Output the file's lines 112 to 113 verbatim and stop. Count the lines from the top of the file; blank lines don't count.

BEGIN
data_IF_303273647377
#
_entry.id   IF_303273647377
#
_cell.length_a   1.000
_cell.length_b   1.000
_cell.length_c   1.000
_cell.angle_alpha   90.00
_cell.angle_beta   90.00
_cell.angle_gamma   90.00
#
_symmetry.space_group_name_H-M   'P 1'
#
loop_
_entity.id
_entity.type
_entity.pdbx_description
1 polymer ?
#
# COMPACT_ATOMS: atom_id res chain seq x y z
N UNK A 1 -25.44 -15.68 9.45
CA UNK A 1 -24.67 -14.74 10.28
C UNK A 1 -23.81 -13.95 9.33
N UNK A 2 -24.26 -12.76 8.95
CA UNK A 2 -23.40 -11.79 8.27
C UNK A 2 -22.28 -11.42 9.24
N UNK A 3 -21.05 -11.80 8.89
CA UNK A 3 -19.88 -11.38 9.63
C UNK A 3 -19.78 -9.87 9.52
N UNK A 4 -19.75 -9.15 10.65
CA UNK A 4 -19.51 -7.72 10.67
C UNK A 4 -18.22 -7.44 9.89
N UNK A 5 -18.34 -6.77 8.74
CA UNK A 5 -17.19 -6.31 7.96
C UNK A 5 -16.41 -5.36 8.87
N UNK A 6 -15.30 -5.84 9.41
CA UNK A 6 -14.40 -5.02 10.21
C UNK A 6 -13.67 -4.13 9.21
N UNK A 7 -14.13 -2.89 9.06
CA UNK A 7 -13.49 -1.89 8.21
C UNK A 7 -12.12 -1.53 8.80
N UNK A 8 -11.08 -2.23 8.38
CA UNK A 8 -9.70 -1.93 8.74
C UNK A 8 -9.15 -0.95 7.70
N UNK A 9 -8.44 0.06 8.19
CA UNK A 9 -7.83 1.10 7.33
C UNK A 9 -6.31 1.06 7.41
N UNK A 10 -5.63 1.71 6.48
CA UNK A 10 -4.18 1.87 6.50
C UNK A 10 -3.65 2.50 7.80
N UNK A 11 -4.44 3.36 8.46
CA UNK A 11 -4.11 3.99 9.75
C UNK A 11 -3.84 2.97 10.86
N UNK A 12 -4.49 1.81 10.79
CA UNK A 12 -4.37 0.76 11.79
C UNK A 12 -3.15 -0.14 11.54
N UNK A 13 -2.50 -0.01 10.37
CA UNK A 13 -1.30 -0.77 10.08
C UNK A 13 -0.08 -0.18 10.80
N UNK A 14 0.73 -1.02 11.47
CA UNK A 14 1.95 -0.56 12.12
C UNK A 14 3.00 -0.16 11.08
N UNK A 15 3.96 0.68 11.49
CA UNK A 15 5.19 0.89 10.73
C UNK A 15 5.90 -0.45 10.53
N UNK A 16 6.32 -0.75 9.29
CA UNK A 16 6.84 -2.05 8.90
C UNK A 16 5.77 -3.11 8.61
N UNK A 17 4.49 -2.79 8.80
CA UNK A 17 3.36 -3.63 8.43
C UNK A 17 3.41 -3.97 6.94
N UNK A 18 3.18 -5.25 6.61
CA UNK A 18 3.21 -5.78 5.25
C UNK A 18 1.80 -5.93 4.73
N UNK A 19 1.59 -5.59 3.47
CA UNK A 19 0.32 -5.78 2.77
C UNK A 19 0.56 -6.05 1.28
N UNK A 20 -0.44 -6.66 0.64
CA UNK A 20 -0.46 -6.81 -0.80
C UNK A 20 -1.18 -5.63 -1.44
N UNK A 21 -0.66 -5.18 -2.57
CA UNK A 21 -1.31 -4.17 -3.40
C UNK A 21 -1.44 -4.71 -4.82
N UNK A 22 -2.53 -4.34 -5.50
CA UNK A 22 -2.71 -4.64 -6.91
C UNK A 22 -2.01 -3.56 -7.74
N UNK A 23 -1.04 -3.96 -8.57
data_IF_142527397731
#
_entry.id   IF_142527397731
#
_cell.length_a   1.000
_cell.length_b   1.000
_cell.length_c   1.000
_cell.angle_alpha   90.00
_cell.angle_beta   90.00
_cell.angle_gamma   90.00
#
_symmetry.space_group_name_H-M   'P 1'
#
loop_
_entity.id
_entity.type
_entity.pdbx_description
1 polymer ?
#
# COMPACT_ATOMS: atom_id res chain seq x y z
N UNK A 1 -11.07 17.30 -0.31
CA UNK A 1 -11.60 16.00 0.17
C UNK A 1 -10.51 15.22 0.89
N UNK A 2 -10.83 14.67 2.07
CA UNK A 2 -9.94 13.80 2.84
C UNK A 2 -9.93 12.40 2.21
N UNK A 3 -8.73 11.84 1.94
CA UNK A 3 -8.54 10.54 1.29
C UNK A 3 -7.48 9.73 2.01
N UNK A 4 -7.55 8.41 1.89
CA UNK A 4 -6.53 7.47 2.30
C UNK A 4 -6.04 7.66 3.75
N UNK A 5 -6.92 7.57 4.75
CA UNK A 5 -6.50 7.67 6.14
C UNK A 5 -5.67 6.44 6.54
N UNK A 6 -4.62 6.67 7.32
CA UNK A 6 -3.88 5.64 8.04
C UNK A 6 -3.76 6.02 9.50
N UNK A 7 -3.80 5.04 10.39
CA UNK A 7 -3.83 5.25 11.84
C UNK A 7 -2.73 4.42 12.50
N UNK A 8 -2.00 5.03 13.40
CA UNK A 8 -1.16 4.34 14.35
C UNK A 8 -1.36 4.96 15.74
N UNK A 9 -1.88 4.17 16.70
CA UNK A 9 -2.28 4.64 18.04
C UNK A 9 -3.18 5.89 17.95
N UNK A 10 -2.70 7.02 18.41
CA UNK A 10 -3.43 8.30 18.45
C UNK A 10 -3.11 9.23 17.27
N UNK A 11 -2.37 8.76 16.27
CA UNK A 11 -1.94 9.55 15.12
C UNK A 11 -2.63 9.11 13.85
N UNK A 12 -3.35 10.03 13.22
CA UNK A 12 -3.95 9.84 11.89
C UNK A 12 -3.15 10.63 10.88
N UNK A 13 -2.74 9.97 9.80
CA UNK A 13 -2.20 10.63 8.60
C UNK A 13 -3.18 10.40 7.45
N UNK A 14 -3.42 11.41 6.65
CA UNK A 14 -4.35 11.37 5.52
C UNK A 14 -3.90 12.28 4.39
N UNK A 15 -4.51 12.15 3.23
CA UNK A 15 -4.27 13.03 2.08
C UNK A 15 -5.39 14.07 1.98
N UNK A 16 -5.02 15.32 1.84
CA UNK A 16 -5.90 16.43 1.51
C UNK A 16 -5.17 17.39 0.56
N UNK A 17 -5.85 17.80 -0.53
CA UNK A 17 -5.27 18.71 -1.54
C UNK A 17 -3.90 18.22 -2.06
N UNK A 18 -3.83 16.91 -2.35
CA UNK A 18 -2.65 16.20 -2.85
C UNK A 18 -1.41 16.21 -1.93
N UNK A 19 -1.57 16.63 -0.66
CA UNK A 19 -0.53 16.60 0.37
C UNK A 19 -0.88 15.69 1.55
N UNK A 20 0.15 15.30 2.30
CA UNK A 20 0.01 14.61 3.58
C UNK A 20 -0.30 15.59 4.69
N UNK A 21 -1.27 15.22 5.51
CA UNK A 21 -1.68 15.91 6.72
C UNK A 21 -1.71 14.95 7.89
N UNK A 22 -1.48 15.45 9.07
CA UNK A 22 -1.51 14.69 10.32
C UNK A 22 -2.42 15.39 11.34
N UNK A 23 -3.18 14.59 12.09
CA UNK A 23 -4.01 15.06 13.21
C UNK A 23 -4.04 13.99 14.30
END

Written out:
CA UNK A 2 -9.94 13.80 2.84
C UNK A 2 -9.93 12.40 2.21